5. Content
    6. Material eXchange Format (MXF)
    7. Task Force for MXF
    8. Operational Patterns
    9. Specialized Operational Pattern Atom
    10. Items and Packages
    11. Essence Container
    12. Conversion and Transcoding
    13. Converting Audio and Video Essence
    14. Transcode Pipeline
    15. Multiplatform Conversion and Distribution
    16. Examples and Conclusions
    17. Further Readings
  16. Chapter 10 IP Storage
    1. Internet Protocol
    2. Delivering Packets by IP
    3. Connected or Connectionless
    4. IP Address Classes
    5. Addresses
    6. Domain Naming
    7. Ethernet
    8. Internet Engineering Task Force
    9. IP Storage
    10. iSCSI
    11. iSCSI RFCs
    12. iSCSI Protocol
    13. Initiator–Target Messages
    14. Transfer Directions
    15. Network Address Authority (NAA)
    16. iFCP
    17. Gateway Protocol to TCP/IP
    18. Provisions
    19. Fabric
    20. iFCP Services
    21. Transport Services
    22. Other
    23. Security
    24. Fibre Channel Over IP (FCIP)
    25. Complementary
    26. Nominal Distances
    27. FCIP Link
    28. Clarification
    29. Internet Storage Name Service (iSNS)
    30. iSNS Architectural Components
    31. iSNS Protocol (iSNSP)
    32. iSNS Client
    33. iSNS servers
    34. iSNS Database
    35. What iSNS Does
    36. Unified Discovery and Management
    37. Fiber Channel Discovery
    38. Zoning
    39. Using SCN Functions
    40. Distributed Intelligence
    41. IP Storage Support
    42. Quality of Service for IP Storage Networks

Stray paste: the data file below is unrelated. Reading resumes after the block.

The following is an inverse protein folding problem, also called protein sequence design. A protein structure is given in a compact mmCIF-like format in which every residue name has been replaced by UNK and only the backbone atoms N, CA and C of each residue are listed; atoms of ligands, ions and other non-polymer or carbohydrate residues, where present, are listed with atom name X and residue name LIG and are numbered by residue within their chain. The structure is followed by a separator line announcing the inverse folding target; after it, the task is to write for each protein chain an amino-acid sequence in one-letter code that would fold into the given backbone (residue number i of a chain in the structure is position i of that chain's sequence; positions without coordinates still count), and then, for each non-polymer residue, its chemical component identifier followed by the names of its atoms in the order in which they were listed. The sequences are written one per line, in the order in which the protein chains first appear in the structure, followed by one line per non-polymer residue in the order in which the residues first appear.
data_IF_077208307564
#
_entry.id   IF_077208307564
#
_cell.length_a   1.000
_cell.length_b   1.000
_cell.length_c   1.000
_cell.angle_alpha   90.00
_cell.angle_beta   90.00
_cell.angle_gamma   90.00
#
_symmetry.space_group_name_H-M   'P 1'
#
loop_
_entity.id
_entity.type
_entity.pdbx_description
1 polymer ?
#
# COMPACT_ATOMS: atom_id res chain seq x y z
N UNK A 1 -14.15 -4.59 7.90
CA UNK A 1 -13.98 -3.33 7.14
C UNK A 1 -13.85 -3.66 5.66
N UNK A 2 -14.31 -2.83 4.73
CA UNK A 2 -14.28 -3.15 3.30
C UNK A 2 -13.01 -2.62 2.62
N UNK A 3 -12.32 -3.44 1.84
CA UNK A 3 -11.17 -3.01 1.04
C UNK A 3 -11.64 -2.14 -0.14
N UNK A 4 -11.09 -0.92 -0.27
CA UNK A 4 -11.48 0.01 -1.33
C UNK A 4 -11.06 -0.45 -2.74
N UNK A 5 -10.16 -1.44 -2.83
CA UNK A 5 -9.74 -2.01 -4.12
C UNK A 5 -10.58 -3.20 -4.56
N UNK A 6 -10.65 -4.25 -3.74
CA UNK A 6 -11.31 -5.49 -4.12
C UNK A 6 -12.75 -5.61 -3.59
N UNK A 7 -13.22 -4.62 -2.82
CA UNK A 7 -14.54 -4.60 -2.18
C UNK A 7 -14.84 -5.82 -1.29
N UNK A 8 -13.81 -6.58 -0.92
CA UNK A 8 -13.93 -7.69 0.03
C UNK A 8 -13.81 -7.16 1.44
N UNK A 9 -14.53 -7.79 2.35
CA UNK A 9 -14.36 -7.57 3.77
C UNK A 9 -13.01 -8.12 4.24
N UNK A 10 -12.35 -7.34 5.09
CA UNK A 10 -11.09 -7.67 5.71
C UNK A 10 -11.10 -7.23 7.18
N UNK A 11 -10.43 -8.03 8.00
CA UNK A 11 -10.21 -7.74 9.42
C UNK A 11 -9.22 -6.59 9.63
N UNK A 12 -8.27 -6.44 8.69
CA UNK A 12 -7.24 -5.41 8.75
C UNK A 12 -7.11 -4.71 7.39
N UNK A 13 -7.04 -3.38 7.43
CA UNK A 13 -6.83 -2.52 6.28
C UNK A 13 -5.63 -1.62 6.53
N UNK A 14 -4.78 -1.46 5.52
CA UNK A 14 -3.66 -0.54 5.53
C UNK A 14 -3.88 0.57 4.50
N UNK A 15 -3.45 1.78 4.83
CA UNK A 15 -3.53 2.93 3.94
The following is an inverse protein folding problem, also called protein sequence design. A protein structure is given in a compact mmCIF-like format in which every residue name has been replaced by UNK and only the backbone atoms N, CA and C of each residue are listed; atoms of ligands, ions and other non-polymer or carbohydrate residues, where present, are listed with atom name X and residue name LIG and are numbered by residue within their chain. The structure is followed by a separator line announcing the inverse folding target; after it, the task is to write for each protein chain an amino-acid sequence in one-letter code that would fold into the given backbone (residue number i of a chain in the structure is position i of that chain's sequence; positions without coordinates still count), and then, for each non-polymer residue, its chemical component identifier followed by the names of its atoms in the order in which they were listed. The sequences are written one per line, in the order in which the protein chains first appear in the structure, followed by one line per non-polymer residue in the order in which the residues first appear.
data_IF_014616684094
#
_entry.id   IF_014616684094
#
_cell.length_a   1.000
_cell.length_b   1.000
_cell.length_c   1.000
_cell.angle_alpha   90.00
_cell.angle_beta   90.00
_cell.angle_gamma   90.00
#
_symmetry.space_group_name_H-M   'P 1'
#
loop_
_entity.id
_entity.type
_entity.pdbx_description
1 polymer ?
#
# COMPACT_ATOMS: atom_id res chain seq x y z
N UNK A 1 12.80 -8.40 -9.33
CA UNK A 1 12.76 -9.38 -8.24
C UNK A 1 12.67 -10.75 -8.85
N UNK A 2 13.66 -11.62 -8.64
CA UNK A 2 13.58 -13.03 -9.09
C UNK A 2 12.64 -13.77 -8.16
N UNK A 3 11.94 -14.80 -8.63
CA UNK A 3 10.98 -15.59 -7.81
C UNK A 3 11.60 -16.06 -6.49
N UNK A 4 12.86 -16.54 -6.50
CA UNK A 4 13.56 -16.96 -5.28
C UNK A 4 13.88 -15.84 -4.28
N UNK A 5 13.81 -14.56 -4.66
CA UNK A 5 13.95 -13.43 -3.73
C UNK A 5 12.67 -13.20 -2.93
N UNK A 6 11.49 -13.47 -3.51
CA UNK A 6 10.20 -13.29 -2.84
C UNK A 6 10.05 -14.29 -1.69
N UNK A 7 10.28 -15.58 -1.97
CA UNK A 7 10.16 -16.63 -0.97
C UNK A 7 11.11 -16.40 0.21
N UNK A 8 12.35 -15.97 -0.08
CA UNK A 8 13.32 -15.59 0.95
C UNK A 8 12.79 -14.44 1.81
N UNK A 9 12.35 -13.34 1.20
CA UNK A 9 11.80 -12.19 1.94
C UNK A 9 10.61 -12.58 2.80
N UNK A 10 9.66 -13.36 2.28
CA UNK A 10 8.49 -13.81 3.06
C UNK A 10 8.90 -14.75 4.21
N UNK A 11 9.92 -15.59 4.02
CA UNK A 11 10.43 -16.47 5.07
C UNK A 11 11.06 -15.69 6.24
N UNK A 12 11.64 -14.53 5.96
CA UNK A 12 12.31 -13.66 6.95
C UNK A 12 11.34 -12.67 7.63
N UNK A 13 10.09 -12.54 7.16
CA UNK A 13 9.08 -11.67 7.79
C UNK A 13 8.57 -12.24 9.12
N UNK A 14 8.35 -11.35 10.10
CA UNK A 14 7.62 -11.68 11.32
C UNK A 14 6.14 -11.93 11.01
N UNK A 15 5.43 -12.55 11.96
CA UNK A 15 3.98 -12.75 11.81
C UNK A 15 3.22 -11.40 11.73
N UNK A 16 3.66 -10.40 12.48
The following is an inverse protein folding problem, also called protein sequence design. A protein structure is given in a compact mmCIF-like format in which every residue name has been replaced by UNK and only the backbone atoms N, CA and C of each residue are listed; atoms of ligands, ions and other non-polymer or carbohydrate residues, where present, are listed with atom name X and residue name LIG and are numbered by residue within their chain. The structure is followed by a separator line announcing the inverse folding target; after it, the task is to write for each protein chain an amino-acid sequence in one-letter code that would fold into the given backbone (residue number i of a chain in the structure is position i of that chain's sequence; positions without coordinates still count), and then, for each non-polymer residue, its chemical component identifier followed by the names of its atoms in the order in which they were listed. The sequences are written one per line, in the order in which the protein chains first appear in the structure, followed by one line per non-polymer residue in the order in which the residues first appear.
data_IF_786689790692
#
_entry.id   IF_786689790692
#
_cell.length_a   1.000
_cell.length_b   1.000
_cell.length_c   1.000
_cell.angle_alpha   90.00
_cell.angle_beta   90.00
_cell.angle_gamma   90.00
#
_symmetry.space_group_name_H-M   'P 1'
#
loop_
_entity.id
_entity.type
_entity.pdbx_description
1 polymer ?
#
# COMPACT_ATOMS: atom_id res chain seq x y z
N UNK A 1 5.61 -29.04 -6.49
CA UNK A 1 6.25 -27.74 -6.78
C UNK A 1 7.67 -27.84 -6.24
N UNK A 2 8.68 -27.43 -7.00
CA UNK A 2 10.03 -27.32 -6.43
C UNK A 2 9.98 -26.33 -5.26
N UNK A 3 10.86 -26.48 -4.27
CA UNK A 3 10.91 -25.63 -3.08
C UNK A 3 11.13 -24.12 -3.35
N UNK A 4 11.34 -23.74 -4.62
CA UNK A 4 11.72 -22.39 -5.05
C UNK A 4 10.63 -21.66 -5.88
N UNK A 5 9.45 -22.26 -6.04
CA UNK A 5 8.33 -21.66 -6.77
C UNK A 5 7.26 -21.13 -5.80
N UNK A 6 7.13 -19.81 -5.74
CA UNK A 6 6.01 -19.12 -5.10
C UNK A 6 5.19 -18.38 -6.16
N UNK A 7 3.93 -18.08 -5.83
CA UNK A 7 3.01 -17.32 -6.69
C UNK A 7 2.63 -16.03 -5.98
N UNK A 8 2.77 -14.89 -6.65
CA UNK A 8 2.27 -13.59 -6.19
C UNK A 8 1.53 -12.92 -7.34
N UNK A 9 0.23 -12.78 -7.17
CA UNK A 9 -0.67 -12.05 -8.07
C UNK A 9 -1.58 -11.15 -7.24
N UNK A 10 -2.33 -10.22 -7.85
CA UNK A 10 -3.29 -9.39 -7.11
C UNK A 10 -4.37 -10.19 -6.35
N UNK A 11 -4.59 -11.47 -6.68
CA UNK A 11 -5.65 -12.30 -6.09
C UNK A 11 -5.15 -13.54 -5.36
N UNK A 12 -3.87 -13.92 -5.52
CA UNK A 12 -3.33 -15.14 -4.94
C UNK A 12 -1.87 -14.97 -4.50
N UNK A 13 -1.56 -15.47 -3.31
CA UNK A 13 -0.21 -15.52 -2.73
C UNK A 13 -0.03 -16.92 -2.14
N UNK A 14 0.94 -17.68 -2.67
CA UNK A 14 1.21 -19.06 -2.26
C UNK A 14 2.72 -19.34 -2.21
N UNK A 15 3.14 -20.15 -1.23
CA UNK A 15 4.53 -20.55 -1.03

43. Class of Service (CoS)
    44. Traffic Prioritization
    45. TOS Precedence
    46. Differentiated Services
    47. Performance Predictability
    48. Traffic Shaping
    49. Theory and Research
    50. Variable Delay
    51. Throttling Decisions
    52. Resource Reservation Protocol (RSVP)
    53. Multiprotocol Label Switching (MPLS)
    54. MPLS Transport Profile
    55. InfiniBand
    56. IP Storage Considerations
    57. IP Switches and Routers
    58. Determining the Need
    59. Logical Separation Points
    60. Security Considerations
    61. Ports and Connectivity
    62. Other Features
    63. Management Tools
    64. Acceleration and Compression
    65. Security
    66. Authentication
    67. Fibre Channel—Security Protocol (FC-SP)
    68. Device Identity
    69. Authorization
    70. Encryption
    71. Auditing
    72. Integrity Checking
    73. Quality of Service (QoS)
    74. Further Readings
  17. Chapter 11 Object-Based Storage
    1. Introduction: Objects
    2. Storage Categories
    3. Storage Interface Progression
    4. Parallel Heading
    5. Applications of OSD
    6. Further Readings
  18. Chapter 12 Archives, Backups, and Linear Tape
    1. Organizational Requirements for Data
    2. Legal Requirements for Archive or Backup
    3. Repacking and Repurposing
    4. Added Operational Requirements
    5. Backup or Archive: There are Differences
    6. Backups
    7. Acting like Archives
    8. Data Backups—Not Archives
    9. Internal Application-Specifi c Backups
    10. Archive and Transfer Management—Nonlinear Editing
    11. Differentiation
    12. Archiving for Discovery
    13. Data Archiving
    14. Tape or Disk
    15. Pros and Cons
    16. Self-Protecting Storage Systems
    17. Disk Archiving Pluses
    18. Tape Archiving Pluses
    19. Storage Retention Period
    20. Disadvantages of Tape
    21. Legacy Tape Archive Problems
    22. Standards-Based Archive Approaches
    23. Common Backup Formats
    24. Determining the Right Archiving Method
    25. Cloud Data Protection
    26. Cloud Benefits
    27. Scaling
    28. Services Provided
    29. Holographic Storage for the Archive
    30. RAIT
    31. Mirroring—Level 1 RAIT
    32. Data Striping—Level 3 RAIT
    33. Data Striping—Level 5 RAIT
    34. Not for Random Access
    35. Automated Tape Libraries (ATL)
    36. Stackers, Autoloaders, or Libraries
    37. Server and Archive Components
    38. Evolution in Digital Tape Archives
    39. Tape Technology Basics